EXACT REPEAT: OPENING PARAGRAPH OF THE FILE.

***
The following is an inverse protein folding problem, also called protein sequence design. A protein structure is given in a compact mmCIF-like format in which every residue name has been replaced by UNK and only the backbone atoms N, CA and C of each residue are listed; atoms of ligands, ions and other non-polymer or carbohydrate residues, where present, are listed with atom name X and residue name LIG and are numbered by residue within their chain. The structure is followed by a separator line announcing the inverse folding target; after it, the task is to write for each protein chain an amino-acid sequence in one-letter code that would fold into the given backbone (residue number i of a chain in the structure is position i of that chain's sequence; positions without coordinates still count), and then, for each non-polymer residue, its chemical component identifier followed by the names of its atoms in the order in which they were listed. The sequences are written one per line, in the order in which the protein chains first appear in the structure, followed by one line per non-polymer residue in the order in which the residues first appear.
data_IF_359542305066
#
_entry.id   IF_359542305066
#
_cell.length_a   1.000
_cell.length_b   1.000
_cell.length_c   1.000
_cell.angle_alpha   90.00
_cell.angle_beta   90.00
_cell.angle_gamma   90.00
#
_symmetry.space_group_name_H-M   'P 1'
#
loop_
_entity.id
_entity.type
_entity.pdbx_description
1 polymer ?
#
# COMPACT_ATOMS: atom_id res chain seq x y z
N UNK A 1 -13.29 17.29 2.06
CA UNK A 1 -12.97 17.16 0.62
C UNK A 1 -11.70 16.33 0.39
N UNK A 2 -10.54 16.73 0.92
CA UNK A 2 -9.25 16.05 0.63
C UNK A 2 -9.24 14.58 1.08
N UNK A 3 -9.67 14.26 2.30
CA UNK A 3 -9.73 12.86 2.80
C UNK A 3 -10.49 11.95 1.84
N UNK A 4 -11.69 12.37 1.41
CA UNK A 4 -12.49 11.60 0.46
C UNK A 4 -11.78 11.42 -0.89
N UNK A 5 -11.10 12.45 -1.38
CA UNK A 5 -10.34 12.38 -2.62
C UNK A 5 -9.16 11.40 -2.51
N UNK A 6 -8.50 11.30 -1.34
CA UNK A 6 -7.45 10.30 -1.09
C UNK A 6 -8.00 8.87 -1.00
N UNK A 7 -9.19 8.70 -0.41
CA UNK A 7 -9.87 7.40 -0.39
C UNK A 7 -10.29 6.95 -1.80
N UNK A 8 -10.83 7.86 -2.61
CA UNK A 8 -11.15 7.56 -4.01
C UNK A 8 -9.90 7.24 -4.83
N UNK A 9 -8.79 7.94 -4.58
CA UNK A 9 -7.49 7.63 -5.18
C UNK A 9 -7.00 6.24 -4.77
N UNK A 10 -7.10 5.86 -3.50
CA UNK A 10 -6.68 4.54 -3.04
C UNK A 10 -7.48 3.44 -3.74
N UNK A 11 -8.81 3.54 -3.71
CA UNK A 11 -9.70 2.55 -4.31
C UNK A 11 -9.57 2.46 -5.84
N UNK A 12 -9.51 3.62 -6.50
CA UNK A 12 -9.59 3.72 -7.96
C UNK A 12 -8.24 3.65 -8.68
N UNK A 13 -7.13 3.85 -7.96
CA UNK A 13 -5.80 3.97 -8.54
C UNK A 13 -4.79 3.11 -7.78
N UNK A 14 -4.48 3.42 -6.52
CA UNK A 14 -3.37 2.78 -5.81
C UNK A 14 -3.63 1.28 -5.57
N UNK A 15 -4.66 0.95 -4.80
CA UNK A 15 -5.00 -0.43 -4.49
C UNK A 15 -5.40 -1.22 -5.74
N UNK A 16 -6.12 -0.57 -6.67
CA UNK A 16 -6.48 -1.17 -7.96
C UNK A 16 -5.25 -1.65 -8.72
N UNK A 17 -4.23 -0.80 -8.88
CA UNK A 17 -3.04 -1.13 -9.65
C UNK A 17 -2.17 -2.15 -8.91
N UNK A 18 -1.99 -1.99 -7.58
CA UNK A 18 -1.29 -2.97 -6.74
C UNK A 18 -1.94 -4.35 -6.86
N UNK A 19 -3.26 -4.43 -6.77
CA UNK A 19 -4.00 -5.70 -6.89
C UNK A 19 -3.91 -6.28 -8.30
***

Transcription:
The following is an inverse protein folding problem, also called protein sequence design. A protein structure is given in a compact mmCIF-like format in which every residue name has been replaced by UNK and only the backbone atoms N, CA and C of each residue are listed; atoms of ligands, ions and other non-polymer or carbohydrate residues, where present, are listed with atom name X and residue name LIG and are numbered by residue within their chain. The structure is followed by a separator line announcing the inverse folding target; after it, the task is to write for each protein chain an amino-acid sequence in one-letter code that would fold into the given backbone (residue number i of a chain in the structure is position i of that chain's sequence; positions without coordinates still count), and then, for each non-polymer residue, its chemical component identifier followed by the names of its atoms in the order in which they were listed. The sequences are written one per line, in the order in which the protein chains first appear in the structure, followed by one line per non-polymer residue in the order in which the residues first appear.